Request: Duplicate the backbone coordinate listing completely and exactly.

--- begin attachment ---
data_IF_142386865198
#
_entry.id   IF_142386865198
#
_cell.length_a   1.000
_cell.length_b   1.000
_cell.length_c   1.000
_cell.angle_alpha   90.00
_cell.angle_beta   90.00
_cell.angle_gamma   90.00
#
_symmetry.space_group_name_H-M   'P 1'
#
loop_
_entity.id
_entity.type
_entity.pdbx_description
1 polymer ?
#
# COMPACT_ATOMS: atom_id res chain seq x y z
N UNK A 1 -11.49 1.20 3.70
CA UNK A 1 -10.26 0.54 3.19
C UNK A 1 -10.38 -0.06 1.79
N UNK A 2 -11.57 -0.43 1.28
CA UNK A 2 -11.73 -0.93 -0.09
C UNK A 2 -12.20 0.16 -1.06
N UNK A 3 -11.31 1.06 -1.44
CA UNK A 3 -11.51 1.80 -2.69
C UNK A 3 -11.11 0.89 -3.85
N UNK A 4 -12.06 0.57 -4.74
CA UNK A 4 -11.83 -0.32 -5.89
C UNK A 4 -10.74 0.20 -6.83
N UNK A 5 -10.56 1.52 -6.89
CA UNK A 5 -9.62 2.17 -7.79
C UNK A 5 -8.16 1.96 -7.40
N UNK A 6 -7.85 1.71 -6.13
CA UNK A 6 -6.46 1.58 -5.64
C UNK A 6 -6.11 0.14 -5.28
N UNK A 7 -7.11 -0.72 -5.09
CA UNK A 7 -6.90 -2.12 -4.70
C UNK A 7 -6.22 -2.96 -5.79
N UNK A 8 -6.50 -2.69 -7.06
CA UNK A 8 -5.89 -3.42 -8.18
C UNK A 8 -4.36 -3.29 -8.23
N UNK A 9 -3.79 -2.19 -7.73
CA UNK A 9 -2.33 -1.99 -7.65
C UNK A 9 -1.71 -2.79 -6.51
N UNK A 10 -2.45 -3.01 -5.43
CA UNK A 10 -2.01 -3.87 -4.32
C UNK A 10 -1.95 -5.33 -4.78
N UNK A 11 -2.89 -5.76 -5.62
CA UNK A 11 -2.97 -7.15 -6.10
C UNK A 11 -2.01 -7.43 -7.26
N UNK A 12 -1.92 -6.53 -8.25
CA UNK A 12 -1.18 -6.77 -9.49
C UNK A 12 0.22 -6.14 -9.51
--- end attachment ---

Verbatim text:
data_IF_142386865198
#
_entry.id   IF_142386865198
#
_cell.length_a   1.000
_cell.length_b   1.000
_cell.length_c   1.000
_cell.angle_alpha   90.00
_cell.angle_beta   90.00
_cell.angle_gamma   90.00
#
_symmetry.space_group_name_H-M   'P 1'
#
loop_
_entity.id
_entity.type
_entity.pdbx_description
1 polymer ?
#
# COMPACT_ATOMS: atom_id res chain seq x y z
N UNK A 1 -11.49 1.20 3.70
CA UNK A 1 -10.26 0.54 3.19
C UNK A 1 -10.38 -0.06 1.79
N UNK A 2 -11.57 -0.43 1.28
CA UNK A 2 -11.73 -0.93 -0.09
C UNK A 2 -12.20 0.16 -1.06
N UNK A 3 -11.31 1.06 -1.44
CA UNK A 3 -11.51 1.80 -2.69
C UNK A 3 -11.11 0.89 -3.85
N UNK A 4 -12.06 0.57 -4.74
CA UNK A 4 -11.83 -0.32 -5.89
C UNK A 4 -10.74 0.20 -6.83
N UNK A 5 -10.56 1.52 -6.89
CA UNK A 5 -9.62 2.17 -7.79
C UNK A 5 -8.16 1.96 -7.40
N UNK A 6 -7.85 1.71 -6.13
CA UNK A 6 -6.46 1.58 -5.64
C UNK A 6 -6.11 0.14 -5.28
N UNK A 7 -7.11 -0.72 -5.09
CA UNK A 7 -6.90 -2.12 -4.70
C UNK A 7 -6.22 -2.96 -5.79
N UNK A 8 -6.50 -2.69 -7.06
CA UNK A 8 -5.89 -3.42 -8.18
C UNK A 8 -4.36 -3.29 -8.23
N UNK A 9 -3.79 -2.19 -7.73
CA UNK A 9 -2.33 -1.99 -7.65
C UNK A 9 -1.71 -2.79 -6.51
N UNK A 10 -2.45 -3.01 -5.43
CA UNK A 10 -2.01 -3.87 -4.32
C UNK A 10 -1.95 -5.33 -4.78
N UNK A 11 -2.89 -5.76 -5.62
CA UNK A 11 -2.97 -7.15 -6.10
C UNK A 11 -2.01 -7.43 -7.26
N UNK A 12 -1.92 -6.53 -8.25
CA UNK A 12 -1.18 -6.77 -9.49
C UNK A 12 0.22 -6.14 -9.51